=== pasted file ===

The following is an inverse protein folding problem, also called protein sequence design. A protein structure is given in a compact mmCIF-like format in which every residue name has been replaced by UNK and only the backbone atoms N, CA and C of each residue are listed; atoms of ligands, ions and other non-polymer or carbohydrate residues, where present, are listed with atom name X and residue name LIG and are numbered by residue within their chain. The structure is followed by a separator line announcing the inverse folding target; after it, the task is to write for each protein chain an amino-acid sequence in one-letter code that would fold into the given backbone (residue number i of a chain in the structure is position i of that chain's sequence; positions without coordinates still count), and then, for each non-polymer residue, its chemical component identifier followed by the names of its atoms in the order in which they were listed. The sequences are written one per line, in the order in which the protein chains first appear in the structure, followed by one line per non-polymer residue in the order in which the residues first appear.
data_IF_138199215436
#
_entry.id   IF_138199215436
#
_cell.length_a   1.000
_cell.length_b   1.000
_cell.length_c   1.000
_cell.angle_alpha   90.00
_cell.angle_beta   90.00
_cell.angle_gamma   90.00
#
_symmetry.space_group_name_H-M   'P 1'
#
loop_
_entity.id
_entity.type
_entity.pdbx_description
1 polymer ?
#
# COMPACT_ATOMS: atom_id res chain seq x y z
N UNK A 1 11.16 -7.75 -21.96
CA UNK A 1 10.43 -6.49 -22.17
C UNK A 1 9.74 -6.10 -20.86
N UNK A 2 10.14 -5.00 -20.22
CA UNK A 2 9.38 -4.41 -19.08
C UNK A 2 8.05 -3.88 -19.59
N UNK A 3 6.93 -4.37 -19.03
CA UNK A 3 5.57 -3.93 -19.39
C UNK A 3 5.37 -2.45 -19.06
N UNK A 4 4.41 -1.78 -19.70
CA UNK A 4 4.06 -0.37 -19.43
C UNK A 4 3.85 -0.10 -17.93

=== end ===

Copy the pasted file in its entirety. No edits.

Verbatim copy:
The following is an inverse protein folding problem, also called protein sequence design. A protein structure is given in a compact mmCIF-like format in which every residue name has been replaced by UNK and only the backbone atoms N, CA and C of each residue are listed; atoms of ligands, ions and other non-polymer or carbohydrate residues, where present, are listed with atom name X and residue name LIG and are numbered by residue within their chain. The structure is followed by a separator line announcing the inverse folding target; after it, the task is to write for each protein chain an amino-acid sequence in one-letter code that would fold into the given backbone (residue number i of a chain in the structure is position i of that chain's sequence; positions without coordinates still count), and then, for each non-polymer residue, its chemical component identifier followed by the names of its atoms in the order in which they were listed. The sequences are written one per line, in the order in which the protein chains first appear in the structure, followed by one line per non-polymer residue in the order in which the residues first appear.
data_IF_138199215436
#
_entry.id   IF_138199215436
#
_cell.length_a   1.000
_cell.length_b   1.000
_cell.length_c   1.000
_cell.angle_alpha   90.00
_cell.angle_beta   90.00
_cell.angle_gamma   90.00
#
_symmetry.space_group_name_H-M   'P 1'
#
loop_
_entity.id
_entity.type
_entity.pdbx_description
1 polymer ?
#
# COMPACT_ATOMS: atom_id res chain seq x y z
N UNK A 1 11.16 -7.75 -21.96
CA UNK A 1 10.43 -6.49 -22.17
C UNK A 1 9.74 -6.10 -20.86
N UNK A 2 10.14 -5.00 -20.22
CA UNK A 2 9.38 -4.41 -19.08
C UNK A 2 8.05 -3.88 -19.59
N UNK A 3 6.93 -4.37 -19.03
CA UNK A 3 5.57 -3.93 -19.39
C UNK A 3 5.37 -2.45 -19.06
N UNK A 4 4.41 -1.78 -19.70
CA UNK A 4 4.06 -0.37 -19.43
C UNK A 4 3.85 -0.10 -17.93